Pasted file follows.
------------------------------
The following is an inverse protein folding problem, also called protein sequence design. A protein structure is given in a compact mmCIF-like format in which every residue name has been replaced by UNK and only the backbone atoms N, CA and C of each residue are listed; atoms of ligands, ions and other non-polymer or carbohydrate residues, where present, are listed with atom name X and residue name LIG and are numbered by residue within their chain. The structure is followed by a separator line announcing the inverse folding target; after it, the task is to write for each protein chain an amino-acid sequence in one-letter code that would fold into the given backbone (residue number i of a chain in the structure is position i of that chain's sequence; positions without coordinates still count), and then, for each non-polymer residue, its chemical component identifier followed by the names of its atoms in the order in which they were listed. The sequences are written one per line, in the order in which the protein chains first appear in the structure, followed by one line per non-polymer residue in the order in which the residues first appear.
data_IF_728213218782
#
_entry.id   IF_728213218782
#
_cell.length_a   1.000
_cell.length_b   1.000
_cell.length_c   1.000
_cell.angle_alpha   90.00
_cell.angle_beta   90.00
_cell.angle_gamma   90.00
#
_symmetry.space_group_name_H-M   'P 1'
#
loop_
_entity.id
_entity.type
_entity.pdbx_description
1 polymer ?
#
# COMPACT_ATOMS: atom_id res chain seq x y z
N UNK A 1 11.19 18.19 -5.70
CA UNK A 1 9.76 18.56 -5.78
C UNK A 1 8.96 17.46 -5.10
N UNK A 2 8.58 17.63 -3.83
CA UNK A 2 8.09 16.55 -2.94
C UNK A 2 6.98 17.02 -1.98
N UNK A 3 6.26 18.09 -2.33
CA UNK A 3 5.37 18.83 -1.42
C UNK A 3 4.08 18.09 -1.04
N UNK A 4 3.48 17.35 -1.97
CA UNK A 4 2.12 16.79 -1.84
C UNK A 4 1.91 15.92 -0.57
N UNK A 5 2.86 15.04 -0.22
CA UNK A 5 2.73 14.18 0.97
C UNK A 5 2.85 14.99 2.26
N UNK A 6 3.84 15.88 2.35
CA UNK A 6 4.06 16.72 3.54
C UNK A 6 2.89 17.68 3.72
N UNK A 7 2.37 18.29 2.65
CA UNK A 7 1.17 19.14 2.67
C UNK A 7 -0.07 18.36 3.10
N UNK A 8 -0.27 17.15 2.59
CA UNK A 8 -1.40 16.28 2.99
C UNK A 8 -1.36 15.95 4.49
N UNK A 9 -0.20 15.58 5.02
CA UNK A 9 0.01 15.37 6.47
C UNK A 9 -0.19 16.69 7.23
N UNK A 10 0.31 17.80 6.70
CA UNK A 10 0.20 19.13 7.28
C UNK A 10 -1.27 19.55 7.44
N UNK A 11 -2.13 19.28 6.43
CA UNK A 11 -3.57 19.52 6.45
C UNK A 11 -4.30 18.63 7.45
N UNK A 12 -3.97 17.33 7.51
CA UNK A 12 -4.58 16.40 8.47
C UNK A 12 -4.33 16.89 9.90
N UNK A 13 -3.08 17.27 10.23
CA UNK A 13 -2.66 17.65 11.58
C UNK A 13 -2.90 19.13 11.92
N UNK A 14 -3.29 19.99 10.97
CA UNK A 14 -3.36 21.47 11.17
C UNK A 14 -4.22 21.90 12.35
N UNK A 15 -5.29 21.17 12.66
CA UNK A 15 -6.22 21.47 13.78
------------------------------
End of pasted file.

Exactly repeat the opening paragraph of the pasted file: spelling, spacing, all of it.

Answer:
The following is an inverse protein folding problem, also called protein sequence design. A protein structure is given in a compact mmCIF-like format in which every residue name has been replaced by UNK and only the backbone atoms N, CA and C of each residue are listed; atoms of ligands, ions and other non-polymer or carbohydrate residues, where present, are listed with atom name X and residue name LIG and are numbered by residue within their chain. The structure is followed by a separator line announcing the inverse folding target; after it, the task is to write for each protein chain an amino-acid sequence in one-letter code that would fold into the given backbone (residue number i of a chain in the structure is position i of that chain's sequence; positions without coordinates still count), and then, for each non-polymer residue, its chemical component identifier followed by the names of its atoms in the order in which they were listed. The sequences are written one per line, in the order in which the protein chains first appear in the structure, followed by one line per non-polymer residue in the order in which the residues first appear.